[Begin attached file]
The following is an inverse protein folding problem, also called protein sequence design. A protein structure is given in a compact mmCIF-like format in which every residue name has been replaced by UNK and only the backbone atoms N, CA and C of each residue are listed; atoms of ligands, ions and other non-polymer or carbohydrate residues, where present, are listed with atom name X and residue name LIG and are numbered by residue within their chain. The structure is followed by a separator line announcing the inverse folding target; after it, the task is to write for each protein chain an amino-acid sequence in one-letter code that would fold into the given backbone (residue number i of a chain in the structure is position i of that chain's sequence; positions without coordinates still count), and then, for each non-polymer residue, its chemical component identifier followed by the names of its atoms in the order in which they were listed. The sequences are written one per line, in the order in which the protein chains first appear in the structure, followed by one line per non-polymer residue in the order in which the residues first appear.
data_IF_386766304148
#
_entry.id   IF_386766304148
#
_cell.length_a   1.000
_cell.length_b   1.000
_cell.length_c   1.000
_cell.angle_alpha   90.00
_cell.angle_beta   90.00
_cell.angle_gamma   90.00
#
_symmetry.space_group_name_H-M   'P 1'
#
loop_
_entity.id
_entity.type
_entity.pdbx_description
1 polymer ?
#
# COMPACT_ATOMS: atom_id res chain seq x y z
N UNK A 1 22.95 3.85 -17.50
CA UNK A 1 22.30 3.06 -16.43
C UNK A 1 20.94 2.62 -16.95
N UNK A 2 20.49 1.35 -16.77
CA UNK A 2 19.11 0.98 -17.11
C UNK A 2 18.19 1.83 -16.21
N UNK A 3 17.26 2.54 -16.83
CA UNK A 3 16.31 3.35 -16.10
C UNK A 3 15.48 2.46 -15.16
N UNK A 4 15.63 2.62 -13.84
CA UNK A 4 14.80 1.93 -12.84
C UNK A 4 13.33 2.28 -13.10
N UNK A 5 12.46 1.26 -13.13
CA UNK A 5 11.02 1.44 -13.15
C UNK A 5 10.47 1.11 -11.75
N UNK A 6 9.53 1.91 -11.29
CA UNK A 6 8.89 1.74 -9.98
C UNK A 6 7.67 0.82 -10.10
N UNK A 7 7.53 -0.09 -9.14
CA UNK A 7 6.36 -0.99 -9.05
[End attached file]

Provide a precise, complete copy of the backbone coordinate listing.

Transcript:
The following is an inverse protein folding problem, also called protein sequence design. A protein structure is given in a compact mmCIF-like format in which every residue name has been replaced by UNK and only the backbone atoms N, CA and C of each residue are listed; atoms of ligands, ions and other non-polymer or carbohydrate residues, where present, are listed with atom name X and residue name LIG and are numbered by residue within their chain. The structure is followed by a separator line announcing the inverse folding target; after it, the task is to write for each protein chain an amino-acid sequence in one-letter code that would fold into the given backbone (residue number i of a chain in the structure is position i of that chain's sequence; positions without coordinates still count), and then, for each non-polymer residue, its chemical component identifier followed by the names of its atoms in the order in which they were listed. The sequences are written one per line, in the order in which the protein chains first appear in the structure, followed by one line per non-polymer residue in the order in which the residues first appear.
data_IF_386766304148
#
_entry.id   IF_386766304148
#
_cell.length_a   1.000
_cell.length_b   1.000
_cell.length_c   1.000
_cell.angle_alpha   90.00
_cell.angle_beta   90.00
_cell.angle_gamma   90.00
#
_symmetry.space_group_name_H-M   'P 1'
#
loop_
_entity.id
_entity.type
_entity.pdbx_description
1 polymer ?
#
# COMPACT_ATOMS: atom_id res chain seq x y z
N UNK A 1 22.95 3.85 -17.50
CA UNK A 1 22.30 3.06 -16.43
C UNK A 1 20.94 2.62 -16.95
N UNK A 2 20.49 1.35 -16.77
CA UNK A 2 19.11 0.98 -17.11
C UNK A 2 18.19 1.83 -16.21
N UNK A 3 17.26 2.54 -16.83
CA UNK A 3 16.31 3.35 -16.10
C UNK A 3 15.48 2.46 -15.16
N UNK A 4 15.63 2.62 -13.84
CA UNK A 4 14.80 1.93 -12.84
C UNK A 4 13.33 2.28 -13.10
N UNK A 5 12.46 1.26 -13.13
CA UNK A 5 11.02 1.44 -13.15
C UNK A 5 10.47 1.11 -11.75
N UNK A 6 9.53 1.91 -11.29
CA UNK A 6 8.89 1.74 -9.98
C UNK A 6 7.67 0.82 -10.10
N UNK A 7 7.53 -0.09 -9.14
CA UNK A 7 6.36 -0.99 -9.05